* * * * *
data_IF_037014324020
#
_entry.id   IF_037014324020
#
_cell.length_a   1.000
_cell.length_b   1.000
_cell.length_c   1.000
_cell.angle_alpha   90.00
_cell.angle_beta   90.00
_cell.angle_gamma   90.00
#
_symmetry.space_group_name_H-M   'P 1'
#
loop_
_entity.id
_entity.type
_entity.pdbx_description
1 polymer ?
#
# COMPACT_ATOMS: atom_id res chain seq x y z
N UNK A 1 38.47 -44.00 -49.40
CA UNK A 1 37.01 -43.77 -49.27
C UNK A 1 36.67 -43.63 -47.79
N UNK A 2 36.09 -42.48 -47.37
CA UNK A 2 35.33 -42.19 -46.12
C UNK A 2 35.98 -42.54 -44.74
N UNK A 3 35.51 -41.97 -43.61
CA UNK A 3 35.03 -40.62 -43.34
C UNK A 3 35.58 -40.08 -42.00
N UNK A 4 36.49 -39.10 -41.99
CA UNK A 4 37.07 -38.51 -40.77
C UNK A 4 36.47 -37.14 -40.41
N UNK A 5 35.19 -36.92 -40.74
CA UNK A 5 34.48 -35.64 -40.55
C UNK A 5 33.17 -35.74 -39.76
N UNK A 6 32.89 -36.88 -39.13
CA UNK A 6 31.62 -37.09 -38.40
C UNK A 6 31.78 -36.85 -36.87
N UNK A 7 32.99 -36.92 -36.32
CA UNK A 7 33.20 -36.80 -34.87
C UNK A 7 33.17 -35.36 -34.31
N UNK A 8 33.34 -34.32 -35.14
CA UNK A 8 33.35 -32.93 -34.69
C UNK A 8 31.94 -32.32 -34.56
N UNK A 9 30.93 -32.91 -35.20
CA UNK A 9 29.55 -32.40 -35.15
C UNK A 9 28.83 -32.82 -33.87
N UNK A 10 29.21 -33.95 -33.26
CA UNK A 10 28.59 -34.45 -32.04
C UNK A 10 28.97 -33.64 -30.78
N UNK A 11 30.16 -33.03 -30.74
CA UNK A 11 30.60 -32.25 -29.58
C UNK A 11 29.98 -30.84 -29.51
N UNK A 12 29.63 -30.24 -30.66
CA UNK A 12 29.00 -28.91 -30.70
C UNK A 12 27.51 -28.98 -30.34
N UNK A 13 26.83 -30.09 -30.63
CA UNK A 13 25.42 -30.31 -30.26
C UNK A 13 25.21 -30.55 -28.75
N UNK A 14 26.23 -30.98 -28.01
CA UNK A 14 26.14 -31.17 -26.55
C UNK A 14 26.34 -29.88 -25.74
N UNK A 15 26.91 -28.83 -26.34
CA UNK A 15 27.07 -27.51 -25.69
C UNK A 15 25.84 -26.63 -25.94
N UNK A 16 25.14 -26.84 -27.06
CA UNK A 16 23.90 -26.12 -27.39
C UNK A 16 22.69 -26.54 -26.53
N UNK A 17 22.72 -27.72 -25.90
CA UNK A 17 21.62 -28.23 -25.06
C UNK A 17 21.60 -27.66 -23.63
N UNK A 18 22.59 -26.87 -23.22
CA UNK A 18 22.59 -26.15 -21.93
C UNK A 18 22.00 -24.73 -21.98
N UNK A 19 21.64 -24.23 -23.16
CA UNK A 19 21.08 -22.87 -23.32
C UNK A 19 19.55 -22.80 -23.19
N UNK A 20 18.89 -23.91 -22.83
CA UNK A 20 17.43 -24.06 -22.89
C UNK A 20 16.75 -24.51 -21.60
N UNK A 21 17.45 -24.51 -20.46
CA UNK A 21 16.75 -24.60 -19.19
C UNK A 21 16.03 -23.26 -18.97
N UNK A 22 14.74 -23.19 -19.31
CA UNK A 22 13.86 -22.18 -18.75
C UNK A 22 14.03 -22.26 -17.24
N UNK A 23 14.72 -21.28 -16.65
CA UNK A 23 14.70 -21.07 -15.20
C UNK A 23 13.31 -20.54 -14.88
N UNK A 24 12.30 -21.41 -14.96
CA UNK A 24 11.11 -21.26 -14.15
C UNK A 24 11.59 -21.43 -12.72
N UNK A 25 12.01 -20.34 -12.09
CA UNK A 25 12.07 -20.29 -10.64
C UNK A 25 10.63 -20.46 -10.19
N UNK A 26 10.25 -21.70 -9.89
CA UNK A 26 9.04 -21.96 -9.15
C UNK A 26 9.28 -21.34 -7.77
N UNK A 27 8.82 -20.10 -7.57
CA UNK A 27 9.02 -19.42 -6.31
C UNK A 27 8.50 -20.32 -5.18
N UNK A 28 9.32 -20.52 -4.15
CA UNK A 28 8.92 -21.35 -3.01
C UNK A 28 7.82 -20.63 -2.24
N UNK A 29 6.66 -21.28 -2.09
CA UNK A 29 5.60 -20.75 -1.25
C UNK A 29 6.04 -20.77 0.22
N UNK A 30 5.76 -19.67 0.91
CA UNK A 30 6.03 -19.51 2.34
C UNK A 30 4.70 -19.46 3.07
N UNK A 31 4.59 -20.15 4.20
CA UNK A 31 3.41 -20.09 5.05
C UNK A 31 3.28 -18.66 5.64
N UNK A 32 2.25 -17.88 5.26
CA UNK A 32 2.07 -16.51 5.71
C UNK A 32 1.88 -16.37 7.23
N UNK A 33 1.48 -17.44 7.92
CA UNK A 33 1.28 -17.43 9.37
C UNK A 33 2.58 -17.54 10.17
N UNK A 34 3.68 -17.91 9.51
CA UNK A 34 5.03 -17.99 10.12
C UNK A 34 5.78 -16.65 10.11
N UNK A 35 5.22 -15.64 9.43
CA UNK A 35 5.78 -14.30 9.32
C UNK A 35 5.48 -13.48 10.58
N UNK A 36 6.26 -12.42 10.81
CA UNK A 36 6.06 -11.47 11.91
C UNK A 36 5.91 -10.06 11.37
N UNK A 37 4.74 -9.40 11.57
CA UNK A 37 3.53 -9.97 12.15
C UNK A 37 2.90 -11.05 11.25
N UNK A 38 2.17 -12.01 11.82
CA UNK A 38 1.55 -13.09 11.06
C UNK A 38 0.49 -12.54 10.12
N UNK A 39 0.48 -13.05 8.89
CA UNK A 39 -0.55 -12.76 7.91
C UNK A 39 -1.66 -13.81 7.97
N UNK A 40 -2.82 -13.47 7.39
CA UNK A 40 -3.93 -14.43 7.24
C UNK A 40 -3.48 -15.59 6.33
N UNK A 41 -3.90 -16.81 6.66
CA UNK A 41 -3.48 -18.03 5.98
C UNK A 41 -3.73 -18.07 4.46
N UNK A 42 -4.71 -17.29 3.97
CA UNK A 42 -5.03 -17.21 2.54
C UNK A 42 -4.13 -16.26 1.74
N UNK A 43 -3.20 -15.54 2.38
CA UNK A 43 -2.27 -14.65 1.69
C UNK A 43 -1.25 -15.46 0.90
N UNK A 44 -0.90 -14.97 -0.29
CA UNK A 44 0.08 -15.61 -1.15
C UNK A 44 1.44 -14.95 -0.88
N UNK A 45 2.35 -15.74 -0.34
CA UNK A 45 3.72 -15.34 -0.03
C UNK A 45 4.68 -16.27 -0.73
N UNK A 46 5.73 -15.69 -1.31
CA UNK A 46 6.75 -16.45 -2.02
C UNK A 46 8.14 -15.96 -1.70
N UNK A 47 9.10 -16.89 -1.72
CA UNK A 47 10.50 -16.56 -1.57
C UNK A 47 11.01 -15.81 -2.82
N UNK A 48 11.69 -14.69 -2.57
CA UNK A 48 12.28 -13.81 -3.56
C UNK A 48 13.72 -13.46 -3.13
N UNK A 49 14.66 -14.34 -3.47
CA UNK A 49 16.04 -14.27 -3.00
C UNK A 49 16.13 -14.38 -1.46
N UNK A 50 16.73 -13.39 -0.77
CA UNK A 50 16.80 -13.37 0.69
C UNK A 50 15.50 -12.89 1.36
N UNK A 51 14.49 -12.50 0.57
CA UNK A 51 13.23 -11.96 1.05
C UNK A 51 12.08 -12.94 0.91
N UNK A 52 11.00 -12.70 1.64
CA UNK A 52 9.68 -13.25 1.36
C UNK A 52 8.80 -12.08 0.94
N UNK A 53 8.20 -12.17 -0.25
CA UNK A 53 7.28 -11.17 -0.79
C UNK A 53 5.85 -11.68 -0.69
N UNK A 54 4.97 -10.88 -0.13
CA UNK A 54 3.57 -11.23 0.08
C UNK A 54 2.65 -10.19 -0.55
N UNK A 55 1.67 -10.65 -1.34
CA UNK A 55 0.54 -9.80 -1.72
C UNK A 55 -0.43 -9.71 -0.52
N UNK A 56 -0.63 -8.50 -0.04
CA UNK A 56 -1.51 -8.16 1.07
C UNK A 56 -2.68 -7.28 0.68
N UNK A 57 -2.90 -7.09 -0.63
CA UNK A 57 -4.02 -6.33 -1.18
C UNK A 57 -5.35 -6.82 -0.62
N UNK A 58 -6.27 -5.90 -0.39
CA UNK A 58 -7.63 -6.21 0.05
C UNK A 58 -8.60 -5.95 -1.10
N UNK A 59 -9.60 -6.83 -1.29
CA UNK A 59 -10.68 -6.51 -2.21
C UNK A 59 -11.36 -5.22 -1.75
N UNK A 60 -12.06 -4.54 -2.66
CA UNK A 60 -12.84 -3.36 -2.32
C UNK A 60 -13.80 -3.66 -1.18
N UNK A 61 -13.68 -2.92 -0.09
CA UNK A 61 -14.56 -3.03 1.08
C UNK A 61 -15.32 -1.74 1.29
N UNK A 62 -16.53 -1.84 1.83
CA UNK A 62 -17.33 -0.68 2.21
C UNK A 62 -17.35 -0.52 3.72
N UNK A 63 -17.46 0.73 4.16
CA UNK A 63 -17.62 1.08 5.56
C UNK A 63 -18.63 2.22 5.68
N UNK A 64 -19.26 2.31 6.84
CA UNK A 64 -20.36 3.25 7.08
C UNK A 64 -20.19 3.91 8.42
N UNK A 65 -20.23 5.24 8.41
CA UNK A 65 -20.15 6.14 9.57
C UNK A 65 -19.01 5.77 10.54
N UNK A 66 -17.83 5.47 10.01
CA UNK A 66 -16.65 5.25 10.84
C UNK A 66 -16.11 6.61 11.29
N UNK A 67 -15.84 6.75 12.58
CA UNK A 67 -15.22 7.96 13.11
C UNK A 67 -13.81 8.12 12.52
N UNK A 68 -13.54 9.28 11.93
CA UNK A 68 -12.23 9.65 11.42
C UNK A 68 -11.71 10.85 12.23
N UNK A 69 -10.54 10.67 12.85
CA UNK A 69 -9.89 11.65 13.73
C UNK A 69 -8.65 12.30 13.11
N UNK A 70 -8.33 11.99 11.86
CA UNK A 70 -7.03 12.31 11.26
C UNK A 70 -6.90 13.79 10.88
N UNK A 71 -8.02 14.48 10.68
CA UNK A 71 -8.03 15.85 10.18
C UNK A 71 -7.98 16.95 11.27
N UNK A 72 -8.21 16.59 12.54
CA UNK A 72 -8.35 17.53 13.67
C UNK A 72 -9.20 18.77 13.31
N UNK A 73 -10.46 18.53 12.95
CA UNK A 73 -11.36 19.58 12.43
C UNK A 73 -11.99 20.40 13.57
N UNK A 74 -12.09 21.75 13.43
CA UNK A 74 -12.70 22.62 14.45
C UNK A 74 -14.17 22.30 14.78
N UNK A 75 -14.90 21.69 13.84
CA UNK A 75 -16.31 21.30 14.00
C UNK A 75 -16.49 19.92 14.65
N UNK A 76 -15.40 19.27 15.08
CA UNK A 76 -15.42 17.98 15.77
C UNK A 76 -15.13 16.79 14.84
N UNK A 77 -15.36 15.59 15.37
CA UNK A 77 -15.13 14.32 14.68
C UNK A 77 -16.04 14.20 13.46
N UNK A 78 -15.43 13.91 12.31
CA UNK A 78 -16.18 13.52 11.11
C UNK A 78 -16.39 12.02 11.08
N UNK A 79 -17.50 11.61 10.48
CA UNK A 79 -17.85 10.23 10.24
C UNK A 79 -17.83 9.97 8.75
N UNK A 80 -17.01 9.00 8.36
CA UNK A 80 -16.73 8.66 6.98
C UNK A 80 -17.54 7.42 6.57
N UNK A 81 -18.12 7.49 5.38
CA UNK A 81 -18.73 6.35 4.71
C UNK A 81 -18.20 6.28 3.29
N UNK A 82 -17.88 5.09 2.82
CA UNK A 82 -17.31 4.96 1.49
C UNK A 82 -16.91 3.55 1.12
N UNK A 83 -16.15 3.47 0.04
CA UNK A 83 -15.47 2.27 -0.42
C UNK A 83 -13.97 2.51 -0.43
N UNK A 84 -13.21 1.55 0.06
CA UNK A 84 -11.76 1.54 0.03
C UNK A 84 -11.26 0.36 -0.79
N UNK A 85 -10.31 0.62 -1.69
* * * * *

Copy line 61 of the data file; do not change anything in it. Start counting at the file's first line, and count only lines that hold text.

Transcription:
CA UNK A 14 26.14 -31.17 -26.55